So an entomology major in college would have been a toddler when the eggs for this year’s brood were laid back in 2004. Human activity has driven a lot of changes in the landscape and atmosphere since then.
Looking at it another way, today’s insect-obsessed kids will be nearing adulthood when periodical cicadas return to central Virginia nine years from now.
Going back in time, the main emergences in the Richmond region happened in: 2013, 1996, 1979, 1962, 1945, 1928 and 1911.
Why now? How long? This is where weather factors in. The magic number seems to be an average ground temperature of 64 degrees.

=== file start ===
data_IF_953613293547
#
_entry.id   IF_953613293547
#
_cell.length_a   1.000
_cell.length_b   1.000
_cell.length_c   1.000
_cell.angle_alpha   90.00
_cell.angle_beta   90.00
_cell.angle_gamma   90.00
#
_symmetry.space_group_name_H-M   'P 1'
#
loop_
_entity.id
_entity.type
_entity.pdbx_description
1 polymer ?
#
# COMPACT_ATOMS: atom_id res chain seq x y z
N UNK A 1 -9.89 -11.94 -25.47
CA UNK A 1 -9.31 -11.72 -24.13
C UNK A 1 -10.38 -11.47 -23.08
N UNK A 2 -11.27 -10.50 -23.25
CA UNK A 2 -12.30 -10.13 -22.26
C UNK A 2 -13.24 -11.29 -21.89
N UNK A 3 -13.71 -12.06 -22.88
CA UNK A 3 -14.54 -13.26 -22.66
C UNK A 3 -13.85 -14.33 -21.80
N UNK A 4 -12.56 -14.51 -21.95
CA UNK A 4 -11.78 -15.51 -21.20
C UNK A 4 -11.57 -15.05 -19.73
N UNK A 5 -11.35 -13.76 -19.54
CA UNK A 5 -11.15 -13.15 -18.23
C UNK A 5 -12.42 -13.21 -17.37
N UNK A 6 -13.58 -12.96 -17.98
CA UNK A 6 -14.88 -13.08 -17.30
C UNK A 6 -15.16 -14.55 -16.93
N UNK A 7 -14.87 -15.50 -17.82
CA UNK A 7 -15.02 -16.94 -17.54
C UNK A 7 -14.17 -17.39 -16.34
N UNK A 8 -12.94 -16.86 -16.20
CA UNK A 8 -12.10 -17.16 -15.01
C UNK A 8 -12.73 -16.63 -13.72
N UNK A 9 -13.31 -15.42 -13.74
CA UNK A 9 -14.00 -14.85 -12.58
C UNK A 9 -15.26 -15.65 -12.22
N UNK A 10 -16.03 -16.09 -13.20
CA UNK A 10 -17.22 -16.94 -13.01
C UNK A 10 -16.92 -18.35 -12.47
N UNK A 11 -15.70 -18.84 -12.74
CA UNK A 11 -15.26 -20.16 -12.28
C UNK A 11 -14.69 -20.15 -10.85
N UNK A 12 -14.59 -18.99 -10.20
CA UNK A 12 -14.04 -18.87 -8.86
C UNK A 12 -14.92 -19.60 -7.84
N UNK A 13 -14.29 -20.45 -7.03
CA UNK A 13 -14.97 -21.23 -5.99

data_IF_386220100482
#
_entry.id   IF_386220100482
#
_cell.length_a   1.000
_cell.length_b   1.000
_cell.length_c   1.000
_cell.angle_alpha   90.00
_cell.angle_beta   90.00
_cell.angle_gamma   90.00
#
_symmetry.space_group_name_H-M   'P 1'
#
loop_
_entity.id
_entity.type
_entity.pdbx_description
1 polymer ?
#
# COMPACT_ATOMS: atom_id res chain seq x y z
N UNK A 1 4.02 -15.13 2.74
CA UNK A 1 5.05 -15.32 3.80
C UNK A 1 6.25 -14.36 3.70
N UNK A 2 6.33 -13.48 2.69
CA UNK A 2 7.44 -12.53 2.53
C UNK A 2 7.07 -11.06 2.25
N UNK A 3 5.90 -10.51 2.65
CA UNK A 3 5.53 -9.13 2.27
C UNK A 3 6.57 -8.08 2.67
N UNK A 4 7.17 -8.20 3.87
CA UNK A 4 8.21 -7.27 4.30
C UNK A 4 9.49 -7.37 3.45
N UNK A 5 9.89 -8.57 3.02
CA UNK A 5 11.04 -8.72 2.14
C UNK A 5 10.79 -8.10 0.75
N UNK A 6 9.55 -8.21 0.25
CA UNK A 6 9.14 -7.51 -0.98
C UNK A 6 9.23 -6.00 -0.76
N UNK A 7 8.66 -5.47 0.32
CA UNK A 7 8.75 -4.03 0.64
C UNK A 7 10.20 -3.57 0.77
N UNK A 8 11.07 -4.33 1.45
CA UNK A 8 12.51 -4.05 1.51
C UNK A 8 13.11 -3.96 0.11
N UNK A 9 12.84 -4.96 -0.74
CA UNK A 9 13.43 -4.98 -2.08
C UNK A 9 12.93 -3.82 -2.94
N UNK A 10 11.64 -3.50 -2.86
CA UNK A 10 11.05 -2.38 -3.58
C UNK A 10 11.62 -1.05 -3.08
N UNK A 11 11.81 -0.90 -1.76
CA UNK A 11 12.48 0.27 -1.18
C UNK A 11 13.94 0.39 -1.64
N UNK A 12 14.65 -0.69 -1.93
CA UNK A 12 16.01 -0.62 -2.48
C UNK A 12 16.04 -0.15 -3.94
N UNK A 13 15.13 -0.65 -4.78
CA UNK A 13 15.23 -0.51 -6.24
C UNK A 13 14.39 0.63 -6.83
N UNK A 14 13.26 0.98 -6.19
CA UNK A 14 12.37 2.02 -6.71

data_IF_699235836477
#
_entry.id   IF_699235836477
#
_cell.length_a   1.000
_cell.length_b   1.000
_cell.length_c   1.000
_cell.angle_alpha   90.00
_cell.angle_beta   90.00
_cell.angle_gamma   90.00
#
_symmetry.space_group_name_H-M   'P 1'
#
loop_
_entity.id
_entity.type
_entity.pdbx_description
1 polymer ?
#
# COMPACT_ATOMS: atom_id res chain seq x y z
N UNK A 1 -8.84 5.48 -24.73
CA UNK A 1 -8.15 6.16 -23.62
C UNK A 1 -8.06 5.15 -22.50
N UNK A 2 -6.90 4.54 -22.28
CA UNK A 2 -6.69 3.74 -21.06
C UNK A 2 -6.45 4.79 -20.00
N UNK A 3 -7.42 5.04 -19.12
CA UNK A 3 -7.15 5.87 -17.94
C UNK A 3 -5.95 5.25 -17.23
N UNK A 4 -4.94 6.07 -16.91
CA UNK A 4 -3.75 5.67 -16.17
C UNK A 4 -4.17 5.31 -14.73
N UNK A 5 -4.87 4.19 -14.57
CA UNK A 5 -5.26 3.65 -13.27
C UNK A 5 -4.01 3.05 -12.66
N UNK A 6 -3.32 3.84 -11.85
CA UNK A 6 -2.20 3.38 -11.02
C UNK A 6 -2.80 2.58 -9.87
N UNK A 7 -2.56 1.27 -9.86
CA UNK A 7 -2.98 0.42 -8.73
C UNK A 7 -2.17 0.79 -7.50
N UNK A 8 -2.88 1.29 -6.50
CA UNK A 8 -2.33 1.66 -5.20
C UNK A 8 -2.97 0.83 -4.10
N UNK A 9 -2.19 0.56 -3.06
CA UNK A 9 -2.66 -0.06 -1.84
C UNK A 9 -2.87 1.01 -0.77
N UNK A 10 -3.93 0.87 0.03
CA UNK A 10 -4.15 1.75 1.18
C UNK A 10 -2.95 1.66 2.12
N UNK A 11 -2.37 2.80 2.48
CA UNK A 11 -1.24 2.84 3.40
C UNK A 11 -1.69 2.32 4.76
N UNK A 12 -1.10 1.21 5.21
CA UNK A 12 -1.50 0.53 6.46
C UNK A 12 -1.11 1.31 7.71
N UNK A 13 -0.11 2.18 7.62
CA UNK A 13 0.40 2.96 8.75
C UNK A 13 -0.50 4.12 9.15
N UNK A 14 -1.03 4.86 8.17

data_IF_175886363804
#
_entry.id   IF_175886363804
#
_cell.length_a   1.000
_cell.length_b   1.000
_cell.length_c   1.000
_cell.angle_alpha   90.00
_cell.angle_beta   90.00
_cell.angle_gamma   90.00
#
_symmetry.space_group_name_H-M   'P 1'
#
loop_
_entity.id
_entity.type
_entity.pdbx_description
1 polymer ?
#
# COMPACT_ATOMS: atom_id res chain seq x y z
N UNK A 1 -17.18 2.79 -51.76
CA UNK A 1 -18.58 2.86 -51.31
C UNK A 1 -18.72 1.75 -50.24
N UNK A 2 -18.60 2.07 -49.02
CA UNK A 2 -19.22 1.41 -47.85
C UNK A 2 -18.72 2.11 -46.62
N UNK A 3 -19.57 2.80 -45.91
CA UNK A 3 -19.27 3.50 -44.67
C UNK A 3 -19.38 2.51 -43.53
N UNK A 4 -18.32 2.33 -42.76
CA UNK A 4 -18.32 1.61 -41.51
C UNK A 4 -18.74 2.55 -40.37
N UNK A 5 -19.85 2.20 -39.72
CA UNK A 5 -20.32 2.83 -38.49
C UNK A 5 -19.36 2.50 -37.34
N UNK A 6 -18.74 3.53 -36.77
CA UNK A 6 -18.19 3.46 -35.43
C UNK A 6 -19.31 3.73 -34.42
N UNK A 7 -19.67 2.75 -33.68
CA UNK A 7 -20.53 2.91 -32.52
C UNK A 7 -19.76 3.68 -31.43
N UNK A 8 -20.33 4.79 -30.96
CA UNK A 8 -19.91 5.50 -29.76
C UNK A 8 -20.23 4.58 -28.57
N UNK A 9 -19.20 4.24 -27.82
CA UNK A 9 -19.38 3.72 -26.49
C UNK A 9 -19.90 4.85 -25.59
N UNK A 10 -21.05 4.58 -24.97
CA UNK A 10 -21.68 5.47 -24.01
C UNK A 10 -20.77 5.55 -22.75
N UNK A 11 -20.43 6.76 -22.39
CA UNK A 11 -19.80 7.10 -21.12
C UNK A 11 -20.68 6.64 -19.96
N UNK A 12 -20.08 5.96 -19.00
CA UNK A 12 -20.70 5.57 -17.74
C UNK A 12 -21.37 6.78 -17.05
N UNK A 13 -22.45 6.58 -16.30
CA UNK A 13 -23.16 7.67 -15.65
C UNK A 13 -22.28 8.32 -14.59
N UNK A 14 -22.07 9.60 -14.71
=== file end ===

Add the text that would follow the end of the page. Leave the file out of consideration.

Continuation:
“Depending on where the brood is and depending on when their ground reaches a consistent 64 degrees, they’ll start coming out,” Purdum said. “The bulk will be in May, then through June it will start to trickle off.”
So those members of Brood X in Tennessee or North Carolina are likely getting a head start on their fellow cicadas in Indiana or New Jersey.
The emerging cicadas will shed their final exoskeleton (leaving behind telltale husks), fly a bit, mate, then females complete the circle of life by laying eggs in tree branches. The visible, audible part of the show concludes after several weeks, once all the adult cicadas die.
The newly hatched larvae will then drop to the ground later in the summer, burrow, and feed off tree roots for another 17 years.
Does it hurt the trees? Cicadas won’t kill trees, but the females cut into small branches when they lay their eggs. That damage can be a concern for fruit growers with young trees.